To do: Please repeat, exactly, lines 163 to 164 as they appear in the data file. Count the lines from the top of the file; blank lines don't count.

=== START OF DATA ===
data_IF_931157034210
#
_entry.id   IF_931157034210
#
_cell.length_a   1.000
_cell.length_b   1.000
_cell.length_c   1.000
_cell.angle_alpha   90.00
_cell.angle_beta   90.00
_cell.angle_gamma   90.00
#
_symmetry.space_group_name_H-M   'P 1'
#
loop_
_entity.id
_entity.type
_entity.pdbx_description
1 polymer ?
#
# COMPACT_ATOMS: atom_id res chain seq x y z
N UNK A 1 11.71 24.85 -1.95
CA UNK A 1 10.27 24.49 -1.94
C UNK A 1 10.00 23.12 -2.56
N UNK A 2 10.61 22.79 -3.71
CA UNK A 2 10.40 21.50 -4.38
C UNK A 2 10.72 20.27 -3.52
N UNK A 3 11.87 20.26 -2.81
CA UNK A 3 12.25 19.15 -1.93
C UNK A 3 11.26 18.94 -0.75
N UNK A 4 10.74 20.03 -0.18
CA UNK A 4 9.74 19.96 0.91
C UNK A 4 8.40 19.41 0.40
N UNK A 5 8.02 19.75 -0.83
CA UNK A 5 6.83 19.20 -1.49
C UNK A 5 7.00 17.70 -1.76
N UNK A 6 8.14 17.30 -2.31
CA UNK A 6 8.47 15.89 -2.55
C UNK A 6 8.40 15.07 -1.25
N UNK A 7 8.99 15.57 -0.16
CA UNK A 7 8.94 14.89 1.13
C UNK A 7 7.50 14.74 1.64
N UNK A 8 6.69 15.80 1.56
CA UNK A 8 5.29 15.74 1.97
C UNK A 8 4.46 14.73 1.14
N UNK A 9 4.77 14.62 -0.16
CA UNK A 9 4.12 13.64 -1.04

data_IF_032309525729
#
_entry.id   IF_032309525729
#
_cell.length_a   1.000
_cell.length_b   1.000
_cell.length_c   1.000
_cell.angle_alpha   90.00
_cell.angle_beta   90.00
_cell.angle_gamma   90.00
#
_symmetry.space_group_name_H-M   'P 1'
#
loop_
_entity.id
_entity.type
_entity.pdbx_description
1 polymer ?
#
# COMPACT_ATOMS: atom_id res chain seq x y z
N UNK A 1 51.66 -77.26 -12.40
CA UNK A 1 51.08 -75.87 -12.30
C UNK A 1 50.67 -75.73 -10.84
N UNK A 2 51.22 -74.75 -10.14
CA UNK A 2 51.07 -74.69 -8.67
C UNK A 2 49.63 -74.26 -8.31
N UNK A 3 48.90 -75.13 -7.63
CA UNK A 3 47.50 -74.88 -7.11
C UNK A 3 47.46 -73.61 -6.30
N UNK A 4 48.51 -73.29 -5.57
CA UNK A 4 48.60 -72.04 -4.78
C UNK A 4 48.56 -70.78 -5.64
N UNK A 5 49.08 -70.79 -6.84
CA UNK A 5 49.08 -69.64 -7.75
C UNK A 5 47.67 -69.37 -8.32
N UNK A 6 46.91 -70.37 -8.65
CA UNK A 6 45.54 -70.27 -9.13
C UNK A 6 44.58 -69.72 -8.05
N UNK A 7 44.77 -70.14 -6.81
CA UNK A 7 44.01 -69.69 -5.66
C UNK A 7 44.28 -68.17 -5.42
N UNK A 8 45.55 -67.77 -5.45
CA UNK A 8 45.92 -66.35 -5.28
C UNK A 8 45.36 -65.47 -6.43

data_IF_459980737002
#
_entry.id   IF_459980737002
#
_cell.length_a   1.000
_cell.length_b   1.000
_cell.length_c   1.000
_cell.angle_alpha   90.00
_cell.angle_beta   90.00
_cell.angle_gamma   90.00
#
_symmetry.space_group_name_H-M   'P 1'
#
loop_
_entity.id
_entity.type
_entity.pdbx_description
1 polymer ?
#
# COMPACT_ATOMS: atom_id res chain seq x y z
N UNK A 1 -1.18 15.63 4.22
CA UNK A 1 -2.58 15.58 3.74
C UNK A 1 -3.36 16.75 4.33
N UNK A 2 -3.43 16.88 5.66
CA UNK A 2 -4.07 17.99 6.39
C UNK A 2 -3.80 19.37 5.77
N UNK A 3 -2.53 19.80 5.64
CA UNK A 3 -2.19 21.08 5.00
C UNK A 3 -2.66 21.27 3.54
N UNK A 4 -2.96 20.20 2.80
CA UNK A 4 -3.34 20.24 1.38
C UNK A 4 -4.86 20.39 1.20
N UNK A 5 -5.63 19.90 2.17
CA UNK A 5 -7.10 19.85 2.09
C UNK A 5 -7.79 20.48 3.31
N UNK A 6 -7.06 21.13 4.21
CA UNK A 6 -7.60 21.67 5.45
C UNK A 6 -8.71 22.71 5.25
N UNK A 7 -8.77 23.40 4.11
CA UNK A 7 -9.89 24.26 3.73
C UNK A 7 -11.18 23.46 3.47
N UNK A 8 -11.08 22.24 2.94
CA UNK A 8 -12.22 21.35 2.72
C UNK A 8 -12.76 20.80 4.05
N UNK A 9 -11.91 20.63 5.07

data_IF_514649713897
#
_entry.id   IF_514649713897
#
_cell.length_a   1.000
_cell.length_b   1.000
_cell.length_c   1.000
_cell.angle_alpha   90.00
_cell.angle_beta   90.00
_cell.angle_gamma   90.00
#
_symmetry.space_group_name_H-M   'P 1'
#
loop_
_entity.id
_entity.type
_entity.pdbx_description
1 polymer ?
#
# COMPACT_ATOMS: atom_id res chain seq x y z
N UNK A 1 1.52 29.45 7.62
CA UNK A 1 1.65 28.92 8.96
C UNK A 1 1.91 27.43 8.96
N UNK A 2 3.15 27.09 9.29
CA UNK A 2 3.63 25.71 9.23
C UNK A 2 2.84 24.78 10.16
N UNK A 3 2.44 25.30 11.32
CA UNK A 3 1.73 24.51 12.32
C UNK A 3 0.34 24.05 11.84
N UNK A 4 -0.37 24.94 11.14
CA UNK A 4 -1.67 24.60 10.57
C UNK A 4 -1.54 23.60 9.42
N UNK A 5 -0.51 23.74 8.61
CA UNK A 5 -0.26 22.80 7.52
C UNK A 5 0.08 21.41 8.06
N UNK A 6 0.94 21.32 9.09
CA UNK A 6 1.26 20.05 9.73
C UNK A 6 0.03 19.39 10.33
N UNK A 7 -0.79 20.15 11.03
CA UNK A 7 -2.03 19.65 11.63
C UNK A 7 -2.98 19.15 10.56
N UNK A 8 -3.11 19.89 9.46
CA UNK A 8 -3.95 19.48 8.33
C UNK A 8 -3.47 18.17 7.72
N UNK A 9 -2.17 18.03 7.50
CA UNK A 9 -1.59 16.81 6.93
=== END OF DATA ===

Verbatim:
CA UNK A 3 1.73 24.51 12.32
C UNK A 3 0.34 24.05 11.84